“I’ve never seen that letter and I just know that I’ve made some good friends here with my colleagues, and they were trying to look out for me. I don’t think it will accomplish much, I don’t think that I’m in a position to assess the needs of CVPA. There are other people whose job it is to figure out what kind of faculty to teach what kind of courses, so that’s not my place,” Stanley said. “I know that there are things that I do here that are valuable that no one else can do. And I hope that as I leave that they’ll figure it out, I hope that there’ll be continuity with the sound art program.”

Stanley’s Ph.D in ethnomusicology added a unique quality to the School of Art faculty’s collective expertise.

“I really believe in Thomas and what he’s brought to the school, and I think it’s an atrocity what’s happening. He brings so much to the program in terms of his ethnomusicology background as well as the fact that he’s a sound artist and we don’t have anything like that in our school. And he’s an amazing theoretician, the students have a lot of respect for him and enjoy working with him,” said Peggy Feerick, associate professor in the School of Art.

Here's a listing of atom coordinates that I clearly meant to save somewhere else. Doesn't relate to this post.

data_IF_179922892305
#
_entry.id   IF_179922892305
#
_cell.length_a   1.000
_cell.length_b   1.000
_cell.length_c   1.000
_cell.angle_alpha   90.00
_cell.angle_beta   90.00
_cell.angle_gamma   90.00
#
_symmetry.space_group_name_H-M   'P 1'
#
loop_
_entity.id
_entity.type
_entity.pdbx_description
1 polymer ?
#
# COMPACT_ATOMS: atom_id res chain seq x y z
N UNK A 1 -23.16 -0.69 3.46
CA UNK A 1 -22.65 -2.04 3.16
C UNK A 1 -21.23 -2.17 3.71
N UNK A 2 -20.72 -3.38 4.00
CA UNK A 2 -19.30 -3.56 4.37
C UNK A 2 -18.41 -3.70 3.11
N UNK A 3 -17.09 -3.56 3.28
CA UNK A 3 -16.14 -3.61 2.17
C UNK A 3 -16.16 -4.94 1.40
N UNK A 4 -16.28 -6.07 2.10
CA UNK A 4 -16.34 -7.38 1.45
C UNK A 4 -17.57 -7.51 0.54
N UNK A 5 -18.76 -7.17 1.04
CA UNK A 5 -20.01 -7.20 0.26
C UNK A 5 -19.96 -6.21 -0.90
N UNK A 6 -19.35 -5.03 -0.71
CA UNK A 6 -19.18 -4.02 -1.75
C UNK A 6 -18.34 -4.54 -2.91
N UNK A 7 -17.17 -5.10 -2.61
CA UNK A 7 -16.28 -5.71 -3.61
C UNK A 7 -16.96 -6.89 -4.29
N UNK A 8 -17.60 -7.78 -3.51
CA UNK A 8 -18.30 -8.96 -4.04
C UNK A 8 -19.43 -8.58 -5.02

Some faculty members also believe Stanley’s importance to the School of Art extends beyond expertise as well.

“We all love him as a colleague, he’s a great person and it’s very important to us too that it be recognized that he is our only African-American faculty member. There’s something just fundamentally wrong about, you know, leaving a person who not only brings this great body of knowledge and skill with teaching but who represents an important part of culture that’s not represented anywhere else in our program,” Constantine said.

Since the start of his career as an adjunct in 2003, Stanley worked his way to becoming a full-time professor. During his employment at Mason, Stanley has built the sound art program in the School of Art. His contributions to the college include teaching several courses as well as organizing Noise Awareness Day, an international celebration of hearing.

“That’s the celebration of hearing and listening that we do a part of the sound art program that I’ve built here at George Mason, there was not a sound art program here until I built one. And we bring in musicians from all over the [D.C., Metro, Virginia] area who play the most radical, funky, experimental, mind blowing, trippy music you’ve ever heard in your life. That’s what we do,” Stanley said.